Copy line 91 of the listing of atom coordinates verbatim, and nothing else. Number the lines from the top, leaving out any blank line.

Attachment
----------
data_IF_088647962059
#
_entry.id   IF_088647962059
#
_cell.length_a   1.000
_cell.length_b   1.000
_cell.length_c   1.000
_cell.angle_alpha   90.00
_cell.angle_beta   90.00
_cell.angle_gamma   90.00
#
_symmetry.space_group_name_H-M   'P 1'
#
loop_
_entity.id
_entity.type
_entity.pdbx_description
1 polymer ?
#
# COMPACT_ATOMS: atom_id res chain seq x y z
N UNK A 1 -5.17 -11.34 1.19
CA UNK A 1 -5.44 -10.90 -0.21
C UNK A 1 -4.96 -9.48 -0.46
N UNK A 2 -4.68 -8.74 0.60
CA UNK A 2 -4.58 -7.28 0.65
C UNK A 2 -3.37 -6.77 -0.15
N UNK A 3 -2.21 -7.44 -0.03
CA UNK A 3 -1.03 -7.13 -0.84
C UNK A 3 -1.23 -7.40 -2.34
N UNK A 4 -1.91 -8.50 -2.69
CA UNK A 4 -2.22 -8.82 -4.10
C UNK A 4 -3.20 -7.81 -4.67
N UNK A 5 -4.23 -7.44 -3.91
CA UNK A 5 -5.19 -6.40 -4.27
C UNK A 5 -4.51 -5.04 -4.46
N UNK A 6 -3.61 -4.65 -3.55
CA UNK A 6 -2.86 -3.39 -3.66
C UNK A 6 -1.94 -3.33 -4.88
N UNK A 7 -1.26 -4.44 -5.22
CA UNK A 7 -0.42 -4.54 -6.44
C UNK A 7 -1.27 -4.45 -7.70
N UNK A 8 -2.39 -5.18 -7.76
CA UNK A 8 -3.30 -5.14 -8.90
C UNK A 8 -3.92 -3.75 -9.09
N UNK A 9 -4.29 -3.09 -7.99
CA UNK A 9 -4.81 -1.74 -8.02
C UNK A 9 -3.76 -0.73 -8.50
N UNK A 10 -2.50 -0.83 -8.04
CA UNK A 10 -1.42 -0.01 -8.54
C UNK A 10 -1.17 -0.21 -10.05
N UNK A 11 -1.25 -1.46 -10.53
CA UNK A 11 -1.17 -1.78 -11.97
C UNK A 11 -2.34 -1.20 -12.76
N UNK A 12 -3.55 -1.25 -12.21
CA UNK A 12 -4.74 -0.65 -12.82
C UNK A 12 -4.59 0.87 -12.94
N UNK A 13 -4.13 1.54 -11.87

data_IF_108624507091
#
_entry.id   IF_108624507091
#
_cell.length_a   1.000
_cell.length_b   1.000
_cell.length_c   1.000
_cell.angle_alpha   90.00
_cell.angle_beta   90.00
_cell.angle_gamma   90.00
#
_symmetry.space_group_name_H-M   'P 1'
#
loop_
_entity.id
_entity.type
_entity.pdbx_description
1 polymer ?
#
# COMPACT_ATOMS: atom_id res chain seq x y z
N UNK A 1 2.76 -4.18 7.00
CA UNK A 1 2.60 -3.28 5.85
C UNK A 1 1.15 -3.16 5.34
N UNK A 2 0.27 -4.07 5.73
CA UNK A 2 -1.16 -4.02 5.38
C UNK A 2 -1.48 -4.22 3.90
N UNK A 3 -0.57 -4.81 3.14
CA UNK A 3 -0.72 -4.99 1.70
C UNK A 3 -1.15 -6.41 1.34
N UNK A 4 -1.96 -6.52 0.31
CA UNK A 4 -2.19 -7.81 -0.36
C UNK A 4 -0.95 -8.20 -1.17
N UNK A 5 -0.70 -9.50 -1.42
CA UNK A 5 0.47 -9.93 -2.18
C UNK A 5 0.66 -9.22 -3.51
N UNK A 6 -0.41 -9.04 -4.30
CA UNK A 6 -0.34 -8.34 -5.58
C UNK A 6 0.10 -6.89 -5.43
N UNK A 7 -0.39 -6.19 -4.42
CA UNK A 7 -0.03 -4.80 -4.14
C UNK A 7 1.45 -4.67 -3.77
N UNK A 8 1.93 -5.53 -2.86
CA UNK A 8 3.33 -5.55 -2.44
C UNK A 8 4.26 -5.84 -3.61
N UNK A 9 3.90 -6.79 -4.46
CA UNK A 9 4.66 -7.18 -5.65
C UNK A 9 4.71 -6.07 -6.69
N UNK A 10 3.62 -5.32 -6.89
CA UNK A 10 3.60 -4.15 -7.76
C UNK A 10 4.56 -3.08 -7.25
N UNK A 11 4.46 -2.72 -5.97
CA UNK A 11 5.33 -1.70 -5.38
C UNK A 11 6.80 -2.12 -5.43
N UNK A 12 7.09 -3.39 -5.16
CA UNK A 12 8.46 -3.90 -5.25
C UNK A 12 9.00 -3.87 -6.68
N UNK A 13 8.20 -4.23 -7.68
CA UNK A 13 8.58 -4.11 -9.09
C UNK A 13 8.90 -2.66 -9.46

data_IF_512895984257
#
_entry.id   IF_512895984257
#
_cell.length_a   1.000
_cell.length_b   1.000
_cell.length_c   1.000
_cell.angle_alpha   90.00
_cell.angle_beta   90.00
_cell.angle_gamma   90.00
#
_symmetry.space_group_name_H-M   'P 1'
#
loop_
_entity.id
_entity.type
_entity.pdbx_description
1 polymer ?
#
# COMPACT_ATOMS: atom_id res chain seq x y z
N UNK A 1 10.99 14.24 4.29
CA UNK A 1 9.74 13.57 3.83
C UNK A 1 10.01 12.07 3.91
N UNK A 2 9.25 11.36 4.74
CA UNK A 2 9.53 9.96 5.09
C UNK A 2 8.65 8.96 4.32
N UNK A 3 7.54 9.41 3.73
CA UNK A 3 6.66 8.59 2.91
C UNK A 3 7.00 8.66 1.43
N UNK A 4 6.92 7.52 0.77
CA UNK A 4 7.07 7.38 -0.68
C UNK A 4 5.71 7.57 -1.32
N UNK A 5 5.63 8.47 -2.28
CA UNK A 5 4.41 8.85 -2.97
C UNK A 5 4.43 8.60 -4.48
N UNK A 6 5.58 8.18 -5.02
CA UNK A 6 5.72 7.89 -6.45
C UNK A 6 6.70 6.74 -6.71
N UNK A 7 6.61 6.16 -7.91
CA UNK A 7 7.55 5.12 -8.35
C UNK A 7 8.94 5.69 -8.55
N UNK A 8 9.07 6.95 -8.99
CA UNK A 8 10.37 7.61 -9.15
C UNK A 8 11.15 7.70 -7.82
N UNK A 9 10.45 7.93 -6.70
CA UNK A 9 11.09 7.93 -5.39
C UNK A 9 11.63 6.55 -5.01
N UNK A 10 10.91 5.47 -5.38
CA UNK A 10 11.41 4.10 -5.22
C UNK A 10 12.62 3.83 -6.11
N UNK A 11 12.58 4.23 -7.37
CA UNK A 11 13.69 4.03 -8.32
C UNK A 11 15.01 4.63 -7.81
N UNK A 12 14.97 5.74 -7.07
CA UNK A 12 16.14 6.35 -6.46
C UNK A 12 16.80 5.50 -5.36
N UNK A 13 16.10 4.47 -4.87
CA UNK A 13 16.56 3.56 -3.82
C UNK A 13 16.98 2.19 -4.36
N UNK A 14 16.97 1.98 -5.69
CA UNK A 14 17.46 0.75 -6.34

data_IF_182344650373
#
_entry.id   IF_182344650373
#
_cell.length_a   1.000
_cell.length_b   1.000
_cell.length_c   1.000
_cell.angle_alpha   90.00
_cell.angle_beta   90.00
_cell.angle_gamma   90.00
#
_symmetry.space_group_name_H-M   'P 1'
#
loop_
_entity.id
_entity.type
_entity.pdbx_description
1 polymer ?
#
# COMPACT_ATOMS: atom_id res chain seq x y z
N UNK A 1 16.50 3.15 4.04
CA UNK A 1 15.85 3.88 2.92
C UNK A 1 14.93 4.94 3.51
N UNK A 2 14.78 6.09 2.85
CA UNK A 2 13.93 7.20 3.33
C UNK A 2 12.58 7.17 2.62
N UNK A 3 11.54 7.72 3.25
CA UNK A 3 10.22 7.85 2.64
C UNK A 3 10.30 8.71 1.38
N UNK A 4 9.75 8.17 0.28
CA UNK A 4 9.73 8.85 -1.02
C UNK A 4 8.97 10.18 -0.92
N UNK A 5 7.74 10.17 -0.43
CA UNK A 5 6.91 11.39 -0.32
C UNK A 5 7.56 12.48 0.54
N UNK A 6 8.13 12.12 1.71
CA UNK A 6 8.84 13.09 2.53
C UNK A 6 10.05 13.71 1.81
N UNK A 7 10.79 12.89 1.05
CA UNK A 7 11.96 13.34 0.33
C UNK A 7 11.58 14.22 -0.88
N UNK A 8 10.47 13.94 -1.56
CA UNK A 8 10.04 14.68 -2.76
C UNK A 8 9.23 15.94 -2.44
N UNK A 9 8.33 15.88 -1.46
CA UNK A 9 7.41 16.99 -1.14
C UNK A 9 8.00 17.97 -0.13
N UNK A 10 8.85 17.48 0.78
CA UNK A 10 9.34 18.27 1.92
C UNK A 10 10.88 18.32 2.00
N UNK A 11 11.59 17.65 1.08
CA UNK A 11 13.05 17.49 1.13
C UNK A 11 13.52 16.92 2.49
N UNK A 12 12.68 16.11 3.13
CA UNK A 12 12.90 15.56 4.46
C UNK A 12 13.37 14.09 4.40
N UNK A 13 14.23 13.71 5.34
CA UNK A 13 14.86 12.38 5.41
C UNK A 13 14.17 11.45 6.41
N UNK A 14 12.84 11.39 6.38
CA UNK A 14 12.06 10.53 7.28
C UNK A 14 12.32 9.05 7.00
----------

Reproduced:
CA UNK A 5 0.47 -9.93 -2.18